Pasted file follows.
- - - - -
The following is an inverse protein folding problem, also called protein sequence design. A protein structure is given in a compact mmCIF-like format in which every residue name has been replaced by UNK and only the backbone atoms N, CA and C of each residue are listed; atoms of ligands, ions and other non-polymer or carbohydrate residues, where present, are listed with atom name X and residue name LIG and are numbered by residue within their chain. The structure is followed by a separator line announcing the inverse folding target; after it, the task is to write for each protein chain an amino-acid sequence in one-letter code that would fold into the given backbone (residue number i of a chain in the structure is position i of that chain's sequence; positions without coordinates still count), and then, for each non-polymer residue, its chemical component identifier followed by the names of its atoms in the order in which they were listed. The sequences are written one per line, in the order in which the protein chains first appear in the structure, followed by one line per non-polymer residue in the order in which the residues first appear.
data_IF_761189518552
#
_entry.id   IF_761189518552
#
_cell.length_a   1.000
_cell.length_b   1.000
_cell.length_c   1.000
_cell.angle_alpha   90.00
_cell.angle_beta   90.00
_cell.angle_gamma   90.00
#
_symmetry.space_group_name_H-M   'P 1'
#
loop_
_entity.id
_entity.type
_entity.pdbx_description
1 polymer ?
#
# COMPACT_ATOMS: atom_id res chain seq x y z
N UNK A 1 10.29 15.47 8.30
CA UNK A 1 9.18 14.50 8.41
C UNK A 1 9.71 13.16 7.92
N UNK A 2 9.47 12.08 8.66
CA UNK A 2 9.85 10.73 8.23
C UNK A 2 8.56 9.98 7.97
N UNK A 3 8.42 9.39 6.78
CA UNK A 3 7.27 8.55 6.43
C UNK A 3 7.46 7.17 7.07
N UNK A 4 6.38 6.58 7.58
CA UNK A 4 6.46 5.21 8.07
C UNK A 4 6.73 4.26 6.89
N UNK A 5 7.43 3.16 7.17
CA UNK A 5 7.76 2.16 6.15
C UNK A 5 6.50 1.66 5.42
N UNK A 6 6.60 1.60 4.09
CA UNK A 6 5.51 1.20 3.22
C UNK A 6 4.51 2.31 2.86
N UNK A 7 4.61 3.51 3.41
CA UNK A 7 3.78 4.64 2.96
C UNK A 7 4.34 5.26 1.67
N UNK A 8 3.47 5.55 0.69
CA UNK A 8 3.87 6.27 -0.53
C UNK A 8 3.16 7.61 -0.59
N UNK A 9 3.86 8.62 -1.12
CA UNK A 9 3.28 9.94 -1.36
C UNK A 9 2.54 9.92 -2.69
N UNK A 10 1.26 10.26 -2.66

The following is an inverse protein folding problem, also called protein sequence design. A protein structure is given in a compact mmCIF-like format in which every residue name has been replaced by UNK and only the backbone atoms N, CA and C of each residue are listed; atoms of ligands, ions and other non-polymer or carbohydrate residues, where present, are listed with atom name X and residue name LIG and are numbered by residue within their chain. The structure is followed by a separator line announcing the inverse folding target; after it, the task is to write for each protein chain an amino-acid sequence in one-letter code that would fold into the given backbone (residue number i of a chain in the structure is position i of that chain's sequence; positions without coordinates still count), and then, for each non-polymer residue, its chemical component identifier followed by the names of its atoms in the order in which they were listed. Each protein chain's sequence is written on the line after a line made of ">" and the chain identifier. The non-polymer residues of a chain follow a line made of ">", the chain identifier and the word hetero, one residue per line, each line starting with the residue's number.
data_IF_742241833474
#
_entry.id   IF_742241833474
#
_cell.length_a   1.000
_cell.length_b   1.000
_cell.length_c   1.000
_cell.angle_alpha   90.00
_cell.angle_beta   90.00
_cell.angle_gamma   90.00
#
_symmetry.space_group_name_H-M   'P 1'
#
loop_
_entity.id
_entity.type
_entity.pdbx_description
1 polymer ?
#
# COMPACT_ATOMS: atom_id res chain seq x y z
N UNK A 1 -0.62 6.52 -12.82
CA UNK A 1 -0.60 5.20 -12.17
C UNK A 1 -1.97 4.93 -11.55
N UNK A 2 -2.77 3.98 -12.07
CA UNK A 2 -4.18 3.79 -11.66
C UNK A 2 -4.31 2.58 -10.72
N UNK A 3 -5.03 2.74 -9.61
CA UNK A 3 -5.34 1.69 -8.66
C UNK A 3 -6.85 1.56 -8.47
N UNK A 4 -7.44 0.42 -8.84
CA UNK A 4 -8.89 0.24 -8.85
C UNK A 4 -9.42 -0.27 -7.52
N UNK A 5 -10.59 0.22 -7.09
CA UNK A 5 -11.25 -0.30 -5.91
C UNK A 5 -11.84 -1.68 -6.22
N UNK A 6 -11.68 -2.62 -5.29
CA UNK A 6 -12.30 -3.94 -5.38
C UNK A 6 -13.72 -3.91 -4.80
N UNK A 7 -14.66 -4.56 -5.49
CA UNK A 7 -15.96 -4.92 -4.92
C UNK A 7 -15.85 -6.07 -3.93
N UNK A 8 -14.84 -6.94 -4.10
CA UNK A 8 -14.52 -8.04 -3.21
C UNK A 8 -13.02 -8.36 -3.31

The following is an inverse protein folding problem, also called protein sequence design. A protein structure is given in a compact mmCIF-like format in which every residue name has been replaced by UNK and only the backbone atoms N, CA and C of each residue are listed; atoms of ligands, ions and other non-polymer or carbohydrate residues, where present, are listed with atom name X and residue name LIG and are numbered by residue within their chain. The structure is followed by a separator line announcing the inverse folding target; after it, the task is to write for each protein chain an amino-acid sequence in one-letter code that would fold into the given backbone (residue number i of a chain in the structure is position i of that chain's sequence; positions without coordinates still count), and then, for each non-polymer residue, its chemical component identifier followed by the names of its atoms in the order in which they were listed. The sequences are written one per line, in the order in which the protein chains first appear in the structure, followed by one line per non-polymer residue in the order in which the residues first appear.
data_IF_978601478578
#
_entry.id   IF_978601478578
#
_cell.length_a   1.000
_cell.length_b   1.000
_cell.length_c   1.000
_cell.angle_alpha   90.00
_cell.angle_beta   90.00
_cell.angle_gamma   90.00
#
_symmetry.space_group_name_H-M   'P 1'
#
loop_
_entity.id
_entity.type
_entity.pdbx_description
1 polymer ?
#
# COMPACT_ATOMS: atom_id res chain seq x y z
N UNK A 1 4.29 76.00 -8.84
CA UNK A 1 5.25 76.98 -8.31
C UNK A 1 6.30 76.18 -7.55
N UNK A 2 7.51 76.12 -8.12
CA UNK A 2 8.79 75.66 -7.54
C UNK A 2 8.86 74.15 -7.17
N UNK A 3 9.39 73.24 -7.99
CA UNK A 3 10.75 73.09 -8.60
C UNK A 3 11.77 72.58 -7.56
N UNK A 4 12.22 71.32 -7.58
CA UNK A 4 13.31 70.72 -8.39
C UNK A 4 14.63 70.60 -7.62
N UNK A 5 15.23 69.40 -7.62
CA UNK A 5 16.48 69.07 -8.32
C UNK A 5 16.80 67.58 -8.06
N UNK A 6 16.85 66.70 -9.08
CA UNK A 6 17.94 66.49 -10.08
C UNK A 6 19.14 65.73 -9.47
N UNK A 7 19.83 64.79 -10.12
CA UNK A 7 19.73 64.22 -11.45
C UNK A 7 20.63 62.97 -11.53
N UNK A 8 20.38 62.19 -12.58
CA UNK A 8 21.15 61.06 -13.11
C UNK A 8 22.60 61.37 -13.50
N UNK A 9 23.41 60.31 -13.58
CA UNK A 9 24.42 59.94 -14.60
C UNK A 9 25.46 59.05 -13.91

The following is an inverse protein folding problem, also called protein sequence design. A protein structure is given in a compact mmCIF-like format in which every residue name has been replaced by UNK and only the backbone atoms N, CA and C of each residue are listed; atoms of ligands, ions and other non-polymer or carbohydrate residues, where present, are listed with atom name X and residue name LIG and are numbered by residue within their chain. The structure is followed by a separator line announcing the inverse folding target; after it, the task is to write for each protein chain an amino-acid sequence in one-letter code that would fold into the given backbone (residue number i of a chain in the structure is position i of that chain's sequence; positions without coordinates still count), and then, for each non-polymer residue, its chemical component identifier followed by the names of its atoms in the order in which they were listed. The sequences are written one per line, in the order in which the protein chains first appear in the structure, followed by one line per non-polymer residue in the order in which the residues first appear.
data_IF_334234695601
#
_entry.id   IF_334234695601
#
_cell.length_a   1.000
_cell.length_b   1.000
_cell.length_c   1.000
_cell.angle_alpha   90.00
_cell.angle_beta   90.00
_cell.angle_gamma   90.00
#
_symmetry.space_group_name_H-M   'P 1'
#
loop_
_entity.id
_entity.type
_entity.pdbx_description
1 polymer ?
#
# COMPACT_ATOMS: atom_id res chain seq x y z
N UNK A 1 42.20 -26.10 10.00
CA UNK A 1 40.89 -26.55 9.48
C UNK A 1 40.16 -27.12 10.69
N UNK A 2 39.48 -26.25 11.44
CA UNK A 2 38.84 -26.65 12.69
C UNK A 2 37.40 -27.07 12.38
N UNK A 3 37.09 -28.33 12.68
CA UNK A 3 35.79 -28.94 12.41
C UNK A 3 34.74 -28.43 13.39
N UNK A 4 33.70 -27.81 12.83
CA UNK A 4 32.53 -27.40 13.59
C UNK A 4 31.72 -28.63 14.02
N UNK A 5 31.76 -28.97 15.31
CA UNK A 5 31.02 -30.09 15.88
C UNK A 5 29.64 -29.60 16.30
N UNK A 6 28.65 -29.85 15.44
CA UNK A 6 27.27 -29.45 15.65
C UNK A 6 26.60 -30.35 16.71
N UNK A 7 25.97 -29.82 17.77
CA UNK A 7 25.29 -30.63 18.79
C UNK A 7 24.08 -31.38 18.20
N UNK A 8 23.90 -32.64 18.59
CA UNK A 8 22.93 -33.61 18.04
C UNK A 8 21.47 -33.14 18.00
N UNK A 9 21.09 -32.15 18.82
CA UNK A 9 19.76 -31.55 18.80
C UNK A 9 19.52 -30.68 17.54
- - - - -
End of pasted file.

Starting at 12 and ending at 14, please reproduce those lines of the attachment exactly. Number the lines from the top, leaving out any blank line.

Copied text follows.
#
_symmetry.space_group_name_H-M   'P 1'
#